Credit: Gript

Tóibín on EU deal: “Supporting everyone’s recovery but our own”

Aontú leader Peadar Tóibín has spoken out against the Government’s new deal with the European Union, saying that Ireland’s record contribution to EU funds amounts to “supporting everyone’s recovery except our own”.

The Government signed off on the deal in Brussels yesterday, and it will see Ireland becoming the fifth largest net contributor to the EU in cash terms, and the second largest in terms of head of population, with the Government committing to spend a sum that amounts to €3,201 for every man, woman, and child in financial obligation to the EU.

Toibin said that the country was already highly indebted, and that this new deal would add to it:

“Our national debt stands at well over €200 billion. That amounts to over €42’000 for every man, woman and child in this country, or over €90’000 for every worker in the economy. That is the third highest per capita level of debt in the world, surpassed only by the US and Japan….

… Ireland will make a net contribution of €15.7 billion euros to the EU deal over 7 years (making us the 5th largest contributor after France, Germany, Sweden & Holland – despite 1% of the EU’s population).

This amounts to 4.5% net contribution of our GDP. Austria, Germany, Holland, Sweden & Denmark all secured rebates on their contributions to the EU budget ranging from €377 million to €1.6 billion. We secured no such rebate. We received a reduced agricultural budget, a reduced CAP allocation, and a slice of the Brexit fund alongside all other member states – in return for no contribution rebates, and our per capita contribution exponentially increasing.”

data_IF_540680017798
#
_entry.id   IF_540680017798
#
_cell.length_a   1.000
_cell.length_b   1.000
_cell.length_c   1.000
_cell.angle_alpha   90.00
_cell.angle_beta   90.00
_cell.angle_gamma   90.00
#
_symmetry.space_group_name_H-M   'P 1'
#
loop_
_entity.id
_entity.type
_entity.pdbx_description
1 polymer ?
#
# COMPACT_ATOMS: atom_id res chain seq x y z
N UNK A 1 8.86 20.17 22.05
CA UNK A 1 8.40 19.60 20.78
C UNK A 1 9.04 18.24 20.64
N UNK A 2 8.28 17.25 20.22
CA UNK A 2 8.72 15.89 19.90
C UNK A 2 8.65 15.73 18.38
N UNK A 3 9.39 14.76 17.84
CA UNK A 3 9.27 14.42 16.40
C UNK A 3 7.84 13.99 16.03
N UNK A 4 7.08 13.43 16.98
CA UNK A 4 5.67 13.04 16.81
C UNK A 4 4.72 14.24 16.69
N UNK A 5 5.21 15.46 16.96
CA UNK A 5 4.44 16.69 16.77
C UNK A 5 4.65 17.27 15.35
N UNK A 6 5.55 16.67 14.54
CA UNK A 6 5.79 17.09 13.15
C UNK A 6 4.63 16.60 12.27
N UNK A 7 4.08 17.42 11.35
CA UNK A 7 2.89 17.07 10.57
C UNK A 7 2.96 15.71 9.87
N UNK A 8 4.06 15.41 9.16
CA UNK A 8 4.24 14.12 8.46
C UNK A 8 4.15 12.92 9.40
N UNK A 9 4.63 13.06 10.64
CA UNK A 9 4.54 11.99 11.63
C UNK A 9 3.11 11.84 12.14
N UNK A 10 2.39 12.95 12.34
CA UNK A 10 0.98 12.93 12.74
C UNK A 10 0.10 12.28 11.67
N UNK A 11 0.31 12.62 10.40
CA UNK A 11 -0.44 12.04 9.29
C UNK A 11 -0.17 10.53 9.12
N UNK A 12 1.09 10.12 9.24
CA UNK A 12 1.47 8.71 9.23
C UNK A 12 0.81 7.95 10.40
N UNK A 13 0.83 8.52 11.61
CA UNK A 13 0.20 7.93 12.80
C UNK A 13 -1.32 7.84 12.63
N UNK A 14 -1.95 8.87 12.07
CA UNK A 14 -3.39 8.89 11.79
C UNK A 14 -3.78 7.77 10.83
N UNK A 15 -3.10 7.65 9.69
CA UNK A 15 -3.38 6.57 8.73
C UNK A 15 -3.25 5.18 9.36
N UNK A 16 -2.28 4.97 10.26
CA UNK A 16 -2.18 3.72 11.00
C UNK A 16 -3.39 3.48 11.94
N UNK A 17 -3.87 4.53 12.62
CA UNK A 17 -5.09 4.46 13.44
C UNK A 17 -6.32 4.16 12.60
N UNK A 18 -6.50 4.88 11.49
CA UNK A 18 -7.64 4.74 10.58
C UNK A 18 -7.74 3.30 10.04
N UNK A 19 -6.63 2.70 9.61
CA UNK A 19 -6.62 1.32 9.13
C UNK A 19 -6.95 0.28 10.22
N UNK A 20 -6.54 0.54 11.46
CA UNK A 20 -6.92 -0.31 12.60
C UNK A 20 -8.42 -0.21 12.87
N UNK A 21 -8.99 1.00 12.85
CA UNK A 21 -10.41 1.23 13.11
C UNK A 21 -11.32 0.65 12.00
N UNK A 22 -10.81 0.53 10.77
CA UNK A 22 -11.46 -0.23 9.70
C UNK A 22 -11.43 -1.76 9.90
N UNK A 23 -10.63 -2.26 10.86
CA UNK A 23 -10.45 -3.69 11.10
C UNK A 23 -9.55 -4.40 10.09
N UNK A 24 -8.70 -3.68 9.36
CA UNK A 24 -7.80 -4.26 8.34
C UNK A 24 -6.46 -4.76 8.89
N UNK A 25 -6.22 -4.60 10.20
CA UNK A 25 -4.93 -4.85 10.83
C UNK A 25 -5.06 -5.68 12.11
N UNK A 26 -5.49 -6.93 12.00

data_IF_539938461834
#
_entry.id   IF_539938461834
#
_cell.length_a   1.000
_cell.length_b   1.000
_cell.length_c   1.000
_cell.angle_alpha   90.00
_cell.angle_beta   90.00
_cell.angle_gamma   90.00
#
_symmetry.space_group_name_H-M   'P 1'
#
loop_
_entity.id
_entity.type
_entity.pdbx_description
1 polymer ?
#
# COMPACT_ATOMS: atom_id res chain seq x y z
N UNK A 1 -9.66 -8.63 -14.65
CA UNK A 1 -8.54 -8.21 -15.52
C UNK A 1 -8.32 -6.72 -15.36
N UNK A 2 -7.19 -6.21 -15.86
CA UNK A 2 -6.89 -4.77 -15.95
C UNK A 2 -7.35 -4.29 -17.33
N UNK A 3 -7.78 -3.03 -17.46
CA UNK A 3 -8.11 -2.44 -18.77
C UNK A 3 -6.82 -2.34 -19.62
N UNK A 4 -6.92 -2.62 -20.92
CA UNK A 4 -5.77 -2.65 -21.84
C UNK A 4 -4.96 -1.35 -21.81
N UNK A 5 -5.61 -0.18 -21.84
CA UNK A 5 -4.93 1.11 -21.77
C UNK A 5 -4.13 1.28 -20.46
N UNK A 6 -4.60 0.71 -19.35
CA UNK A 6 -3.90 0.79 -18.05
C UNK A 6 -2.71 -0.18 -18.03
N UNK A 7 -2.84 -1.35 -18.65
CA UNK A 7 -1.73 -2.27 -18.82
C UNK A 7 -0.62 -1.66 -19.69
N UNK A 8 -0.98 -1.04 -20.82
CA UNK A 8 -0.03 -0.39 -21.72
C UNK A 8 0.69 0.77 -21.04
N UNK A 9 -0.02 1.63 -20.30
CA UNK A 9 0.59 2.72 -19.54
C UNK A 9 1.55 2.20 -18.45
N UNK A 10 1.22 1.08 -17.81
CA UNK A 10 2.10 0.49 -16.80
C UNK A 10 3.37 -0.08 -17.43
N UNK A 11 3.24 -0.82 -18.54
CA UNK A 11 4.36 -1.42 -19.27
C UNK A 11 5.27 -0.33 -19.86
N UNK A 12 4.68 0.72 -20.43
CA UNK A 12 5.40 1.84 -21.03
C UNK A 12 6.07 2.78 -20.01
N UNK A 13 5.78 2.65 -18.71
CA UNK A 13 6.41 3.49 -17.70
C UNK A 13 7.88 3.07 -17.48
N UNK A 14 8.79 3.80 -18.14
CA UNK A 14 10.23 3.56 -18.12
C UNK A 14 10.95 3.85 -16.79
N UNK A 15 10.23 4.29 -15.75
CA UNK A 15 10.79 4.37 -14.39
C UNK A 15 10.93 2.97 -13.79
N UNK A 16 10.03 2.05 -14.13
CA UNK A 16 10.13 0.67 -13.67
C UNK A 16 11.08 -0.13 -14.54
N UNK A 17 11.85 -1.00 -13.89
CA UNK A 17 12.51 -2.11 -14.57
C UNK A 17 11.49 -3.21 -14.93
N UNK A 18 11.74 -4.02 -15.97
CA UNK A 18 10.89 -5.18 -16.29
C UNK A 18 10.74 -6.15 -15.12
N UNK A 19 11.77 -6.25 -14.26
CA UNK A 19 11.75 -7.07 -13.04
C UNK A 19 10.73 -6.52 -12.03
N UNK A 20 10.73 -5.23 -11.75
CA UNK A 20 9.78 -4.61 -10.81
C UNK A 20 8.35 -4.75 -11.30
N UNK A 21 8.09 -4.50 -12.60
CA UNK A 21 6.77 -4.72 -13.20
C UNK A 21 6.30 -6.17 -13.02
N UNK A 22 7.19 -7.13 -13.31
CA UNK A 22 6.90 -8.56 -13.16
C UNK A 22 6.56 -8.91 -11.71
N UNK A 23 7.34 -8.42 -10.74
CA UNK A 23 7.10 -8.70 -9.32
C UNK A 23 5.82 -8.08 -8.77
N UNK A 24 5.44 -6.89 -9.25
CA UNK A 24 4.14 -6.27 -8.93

Despite making up only 1% of the EU population, we are the second highest contributor. We are going to have to make up for the shortfall in CAP payments out of our own funds. And we secured no rebate on our contributions to the EU budget. The fruits of Irish labours will be felt across Europe, but not at home. We are supporting everyone else’s recovery but our own.

By contrast, Taoiseach Micheál Martin told RTE that the deal was “unprecedented but necessary”:

The Taoiseach said that Ireland is taking a “constructive, activist role” to ensure that a package of this scale is delivered that will enable member states, particularly those who are under pressure from Covid-19, to be in a position to respond to it and help their economies recover from it.

“We all benefit from the single market. We all benefit from the opportunities that the European Union opens up.

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